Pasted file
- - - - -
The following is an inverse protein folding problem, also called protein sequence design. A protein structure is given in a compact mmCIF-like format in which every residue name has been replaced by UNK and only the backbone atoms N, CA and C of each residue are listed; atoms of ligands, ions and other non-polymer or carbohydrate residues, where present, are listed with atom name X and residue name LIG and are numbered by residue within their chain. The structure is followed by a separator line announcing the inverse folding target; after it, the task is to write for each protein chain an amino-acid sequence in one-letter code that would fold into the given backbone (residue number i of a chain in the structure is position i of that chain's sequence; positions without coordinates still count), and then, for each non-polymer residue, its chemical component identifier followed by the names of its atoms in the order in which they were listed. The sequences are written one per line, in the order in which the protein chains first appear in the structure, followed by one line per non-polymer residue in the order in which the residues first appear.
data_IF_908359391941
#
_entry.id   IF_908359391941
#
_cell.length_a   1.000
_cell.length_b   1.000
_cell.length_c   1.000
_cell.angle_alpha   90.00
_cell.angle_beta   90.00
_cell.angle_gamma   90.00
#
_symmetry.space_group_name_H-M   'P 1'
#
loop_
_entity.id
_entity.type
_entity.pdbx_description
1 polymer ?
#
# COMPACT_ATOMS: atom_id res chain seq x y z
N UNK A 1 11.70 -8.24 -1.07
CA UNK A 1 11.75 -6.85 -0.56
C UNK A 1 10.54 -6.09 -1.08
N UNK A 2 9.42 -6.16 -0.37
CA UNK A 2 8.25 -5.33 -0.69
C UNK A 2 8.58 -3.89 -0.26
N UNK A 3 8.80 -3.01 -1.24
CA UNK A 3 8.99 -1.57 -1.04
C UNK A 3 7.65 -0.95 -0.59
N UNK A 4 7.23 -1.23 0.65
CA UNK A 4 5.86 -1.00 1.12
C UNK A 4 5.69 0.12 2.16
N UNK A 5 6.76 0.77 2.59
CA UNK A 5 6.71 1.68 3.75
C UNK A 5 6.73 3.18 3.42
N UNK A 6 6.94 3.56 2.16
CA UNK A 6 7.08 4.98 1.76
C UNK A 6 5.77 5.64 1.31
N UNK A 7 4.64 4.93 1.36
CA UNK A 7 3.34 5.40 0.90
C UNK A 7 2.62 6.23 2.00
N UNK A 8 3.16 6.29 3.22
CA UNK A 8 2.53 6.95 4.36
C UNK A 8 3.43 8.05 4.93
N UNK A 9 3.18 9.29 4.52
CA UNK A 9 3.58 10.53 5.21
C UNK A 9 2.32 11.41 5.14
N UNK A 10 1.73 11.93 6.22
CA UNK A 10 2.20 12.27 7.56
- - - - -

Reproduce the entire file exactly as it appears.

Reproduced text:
The following is an inverse protein folding problem, also called protein sequence design. A protein structure is given in a compact mmCIF-like format in which every residue name has been replaced by UNK and only the backbone atoms N, CA and C of each residue are listed; atoms of ligands, ions and other non-polymer or carbohydrate residues, where present, are listed with atom name X and residue name LIG and are numbered by residue within their chain. The structure is followed by a separator line announcing the inverse folding target; after it, the task is to write for each protein chain an amino-acid sequence in one-letter code that would fold into the given backbone (residue number i of a chain in the structure is position i of that chain's sequence; positions without coordinates still count), and then, for each non-polymer residue, its chemical component identifier followed by the names of its atoms in the order in which they were listed. The sequences are written one per line, in the order in which the protein chains first appear in the structure, followed by one line per non-polymer residue in the order in which the residues first appear.
data_IF_908359391941
#
_entry.id   IF_908359391941
#
_cell.length_a   1.000
_cell.length_b   1.000
_cell.length_c   1.000
_cell.angle_alpha   90.00
_cell.angle_beta   90.00
_cell.angle_gamma   90.00
#
_symmetry.space_group_name_H-M   'P 1'
#
loop_
_entity.id
_entity.type
_entity.pdbx_description
1 polymer ?
#
# COMPACT_ATOMS: atom_id res chain seq x y z
N UNK A 1 11.70 -8.24 -1.07
CA UNK A 1 11.75 -6.85 -0.56
C UNK A 1 10.54 -6.09 -1.08
N UNK A 2 9.42 -6.16 -0.37
CA UNK A 2 8.25 -5.33 -0.69
C UNK A 2 8.58 -3.89 -0.26
N UNK A 3 8.80 -3.01 -1.24
CA UNK A 3 8.99 -1.57 -1.04
C UNK A 3 7.65 -0.95 -0.59
N UNK A 4 7.23 -1.23 0.65
CA UNK A 4 5.86 -1.00 1.12
C UNK A 4 5.69 0.12 2.16
N UNK A 5 6.76 0.77 2.59
CA UNK A 5 6.71 1.68 3.75
C UNK A 5 6.73 3.18 3.42
N UNK A 6 6.94 3.56 2.16
CA UNK A 6 7.08 4.98 1.76
C UNK A 6 5.77 5.64 1.31
N UNK A 7 4.64 4.93 1.36
CA UNK A 7 3.34 5.40 0.90
C UNK A 7 2.62 6.23 2.00
N UNK A 8 3.16 6.29 3.22
CA UNK A 8 2.53 6.95 4.36
C UNK A 8 3.43 8.05 4.93
N UNK A 9 3.18 9.29 4.52
CA UNK A 9 3.58 10.53 5.21
C UNK A 9 2.32 11.41 5.14
N UNK A 10 1.73 11.93 6.22
CA UNK A 10 2.20 12.27 7.56